Pothole repair is an ongoing operation of the Public Works Department’s Street Repair program. Crews work throughout the Village in sections, according to the established Snow Route Map. Depending on the number of potholes, it typically takes a two person crew about three weeks to make a complete round of the Village.
What causes a pothole?
Potholes are a sign that the street pavement is wearing out. Over time, pavement cracks and breaks due to water or wear and tear from traffic. Water trapped between the cracks may cause erosion under the surface and cause the pavement to sink down and break, resulting in a pothole.
During the winter, water under the pavement freezes and expands, then thaws and contracts. This freeze/thaw cycle accelerates the rate of pavement deterioration and increases the incidence of potholes, making them more noticeable following periods of cold temperatures and rain/snow.
The Village makes every effort to fill potholes as they are discovered or reported. When it is cold or wet outside, the material used to patch potholes doesn’t adhere as well to the surrounding pavement. Pothole repairs made under these conditions may not last as long as compared to when conditions are ideal, but are necessary for safety reasons. This may explain why it seems that the same pothole never gets fixed, when in reality it has been repaired several times.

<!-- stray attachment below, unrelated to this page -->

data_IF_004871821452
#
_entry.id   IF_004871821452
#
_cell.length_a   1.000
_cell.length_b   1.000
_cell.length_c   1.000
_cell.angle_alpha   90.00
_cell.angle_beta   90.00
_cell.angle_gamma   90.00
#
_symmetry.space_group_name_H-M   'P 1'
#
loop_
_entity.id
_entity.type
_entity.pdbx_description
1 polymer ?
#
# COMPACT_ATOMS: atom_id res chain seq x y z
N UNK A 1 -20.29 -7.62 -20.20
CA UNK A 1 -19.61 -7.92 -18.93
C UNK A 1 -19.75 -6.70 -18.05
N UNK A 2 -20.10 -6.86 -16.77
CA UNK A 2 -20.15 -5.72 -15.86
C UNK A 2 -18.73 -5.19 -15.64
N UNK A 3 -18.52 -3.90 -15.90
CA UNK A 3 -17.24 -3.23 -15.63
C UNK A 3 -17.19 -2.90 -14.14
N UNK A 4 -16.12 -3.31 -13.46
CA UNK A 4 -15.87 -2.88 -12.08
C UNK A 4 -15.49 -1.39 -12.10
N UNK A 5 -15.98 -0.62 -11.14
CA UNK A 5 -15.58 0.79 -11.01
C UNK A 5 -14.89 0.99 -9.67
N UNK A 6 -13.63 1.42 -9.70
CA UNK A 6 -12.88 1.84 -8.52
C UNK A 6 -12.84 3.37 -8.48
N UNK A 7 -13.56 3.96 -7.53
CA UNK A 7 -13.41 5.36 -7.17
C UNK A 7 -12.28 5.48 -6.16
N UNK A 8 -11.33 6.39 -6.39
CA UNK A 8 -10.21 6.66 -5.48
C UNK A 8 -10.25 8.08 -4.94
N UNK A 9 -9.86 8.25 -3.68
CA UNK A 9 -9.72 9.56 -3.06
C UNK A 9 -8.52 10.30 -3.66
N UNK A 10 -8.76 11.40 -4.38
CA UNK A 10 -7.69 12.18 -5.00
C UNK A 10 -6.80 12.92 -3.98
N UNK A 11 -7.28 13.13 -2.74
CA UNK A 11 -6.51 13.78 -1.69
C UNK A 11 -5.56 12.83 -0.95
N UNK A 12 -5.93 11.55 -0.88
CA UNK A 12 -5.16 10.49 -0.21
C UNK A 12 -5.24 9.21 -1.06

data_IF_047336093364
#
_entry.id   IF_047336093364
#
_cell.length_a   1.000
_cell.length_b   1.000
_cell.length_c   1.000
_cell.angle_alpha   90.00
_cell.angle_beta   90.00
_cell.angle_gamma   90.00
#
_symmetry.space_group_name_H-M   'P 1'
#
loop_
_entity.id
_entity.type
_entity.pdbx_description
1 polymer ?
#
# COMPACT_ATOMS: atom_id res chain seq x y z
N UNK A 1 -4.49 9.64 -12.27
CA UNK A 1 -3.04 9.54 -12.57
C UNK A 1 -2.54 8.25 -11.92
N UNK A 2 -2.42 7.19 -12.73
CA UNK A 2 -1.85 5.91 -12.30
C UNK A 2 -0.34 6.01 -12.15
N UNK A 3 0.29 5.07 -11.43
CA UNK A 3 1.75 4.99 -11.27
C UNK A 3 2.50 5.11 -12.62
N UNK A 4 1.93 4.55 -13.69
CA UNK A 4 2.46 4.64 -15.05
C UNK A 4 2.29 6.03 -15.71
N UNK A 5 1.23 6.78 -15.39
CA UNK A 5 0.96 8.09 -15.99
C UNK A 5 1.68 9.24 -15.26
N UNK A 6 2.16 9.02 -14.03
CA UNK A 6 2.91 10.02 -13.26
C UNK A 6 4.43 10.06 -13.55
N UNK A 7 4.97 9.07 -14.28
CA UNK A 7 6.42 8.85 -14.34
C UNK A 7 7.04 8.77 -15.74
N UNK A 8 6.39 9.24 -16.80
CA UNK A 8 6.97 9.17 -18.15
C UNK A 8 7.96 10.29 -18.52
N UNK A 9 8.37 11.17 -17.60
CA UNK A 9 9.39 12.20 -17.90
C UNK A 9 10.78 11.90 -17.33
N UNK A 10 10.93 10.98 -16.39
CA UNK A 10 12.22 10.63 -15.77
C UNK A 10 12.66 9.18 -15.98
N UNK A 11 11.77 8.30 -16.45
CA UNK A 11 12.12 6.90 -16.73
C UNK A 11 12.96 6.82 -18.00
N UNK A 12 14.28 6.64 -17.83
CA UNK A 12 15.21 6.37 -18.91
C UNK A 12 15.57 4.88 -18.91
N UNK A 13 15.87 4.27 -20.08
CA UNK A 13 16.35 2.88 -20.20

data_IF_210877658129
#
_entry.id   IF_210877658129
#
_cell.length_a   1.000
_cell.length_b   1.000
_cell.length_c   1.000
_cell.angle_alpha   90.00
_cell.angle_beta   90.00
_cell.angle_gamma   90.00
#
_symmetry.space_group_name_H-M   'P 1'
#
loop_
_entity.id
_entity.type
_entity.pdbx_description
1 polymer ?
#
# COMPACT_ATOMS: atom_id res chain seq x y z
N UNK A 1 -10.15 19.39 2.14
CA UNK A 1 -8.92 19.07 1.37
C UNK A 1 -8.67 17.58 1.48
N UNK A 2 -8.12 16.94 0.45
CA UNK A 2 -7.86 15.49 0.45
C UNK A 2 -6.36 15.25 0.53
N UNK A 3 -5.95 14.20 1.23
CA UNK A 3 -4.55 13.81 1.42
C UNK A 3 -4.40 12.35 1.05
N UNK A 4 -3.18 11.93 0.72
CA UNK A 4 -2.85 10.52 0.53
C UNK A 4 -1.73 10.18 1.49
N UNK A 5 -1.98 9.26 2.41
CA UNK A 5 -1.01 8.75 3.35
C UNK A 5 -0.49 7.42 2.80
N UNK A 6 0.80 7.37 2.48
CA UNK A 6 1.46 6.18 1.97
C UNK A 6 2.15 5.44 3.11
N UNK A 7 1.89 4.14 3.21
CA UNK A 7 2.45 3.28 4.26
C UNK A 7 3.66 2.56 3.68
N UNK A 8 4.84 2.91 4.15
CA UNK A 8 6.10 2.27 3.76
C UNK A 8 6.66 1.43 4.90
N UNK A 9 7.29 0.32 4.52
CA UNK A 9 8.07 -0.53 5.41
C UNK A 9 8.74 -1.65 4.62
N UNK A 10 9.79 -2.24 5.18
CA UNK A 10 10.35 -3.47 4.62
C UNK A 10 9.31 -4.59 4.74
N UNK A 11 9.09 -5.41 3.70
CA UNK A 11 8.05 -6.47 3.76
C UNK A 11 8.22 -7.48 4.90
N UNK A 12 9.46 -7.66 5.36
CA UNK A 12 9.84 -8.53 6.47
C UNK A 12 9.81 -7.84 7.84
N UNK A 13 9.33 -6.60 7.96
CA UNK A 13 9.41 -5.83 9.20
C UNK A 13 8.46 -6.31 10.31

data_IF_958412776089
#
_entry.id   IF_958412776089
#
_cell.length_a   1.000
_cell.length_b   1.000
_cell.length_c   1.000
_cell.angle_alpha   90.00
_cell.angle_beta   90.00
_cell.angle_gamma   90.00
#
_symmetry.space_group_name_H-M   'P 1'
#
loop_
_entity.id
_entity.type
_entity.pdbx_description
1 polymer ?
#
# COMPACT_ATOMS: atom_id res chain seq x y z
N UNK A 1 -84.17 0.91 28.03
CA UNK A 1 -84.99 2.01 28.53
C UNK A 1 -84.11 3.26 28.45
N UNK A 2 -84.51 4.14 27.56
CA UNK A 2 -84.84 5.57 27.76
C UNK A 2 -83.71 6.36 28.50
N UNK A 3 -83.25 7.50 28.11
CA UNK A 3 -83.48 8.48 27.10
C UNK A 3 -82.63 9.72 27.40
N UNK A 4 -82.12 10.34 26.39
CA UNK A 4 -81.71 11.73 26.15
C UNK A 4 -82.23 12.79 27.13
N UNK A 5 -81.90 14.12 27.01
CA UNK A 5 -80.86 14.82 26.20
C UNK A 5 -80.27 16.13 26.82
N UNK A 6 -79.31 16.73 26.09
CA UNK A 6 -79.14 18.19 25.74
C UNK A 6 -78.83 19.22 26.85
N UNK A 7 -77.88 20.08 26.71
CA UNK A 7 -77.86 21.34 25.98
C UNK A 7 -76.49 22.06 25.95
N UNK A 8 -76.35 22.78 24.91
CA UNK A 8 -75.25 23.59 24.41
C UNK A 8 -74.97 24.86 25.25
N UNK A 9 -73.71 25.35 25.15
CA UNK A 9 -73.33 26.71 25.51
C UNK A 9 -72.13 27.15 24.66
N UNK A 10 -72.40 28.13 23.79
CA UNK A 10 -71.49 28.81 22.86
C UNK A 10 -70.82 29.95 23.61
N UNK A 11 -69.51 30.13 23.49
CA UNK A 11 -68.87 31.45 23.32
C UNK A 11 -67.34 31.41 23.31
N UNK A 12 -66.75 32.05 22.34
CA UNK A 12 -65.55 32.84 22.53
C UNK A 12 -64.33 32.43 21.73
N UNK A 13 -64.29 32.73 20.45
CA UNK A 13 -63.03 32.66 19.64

Because potholes are a sign of underlying pavement damage, filling a pothole is a temporary solution. If the cause of the pothole is not corrected, such as water getting under the pavement, pothole patches may fail, or more potholes will continue to form.
The only long-term solution for areas of problem potholes is to repave the street, or in some cases, reconstruct the street from the ground up. Potholes will not usually form on pavement that is in good condition and designed to withstand the street’s traffic volume.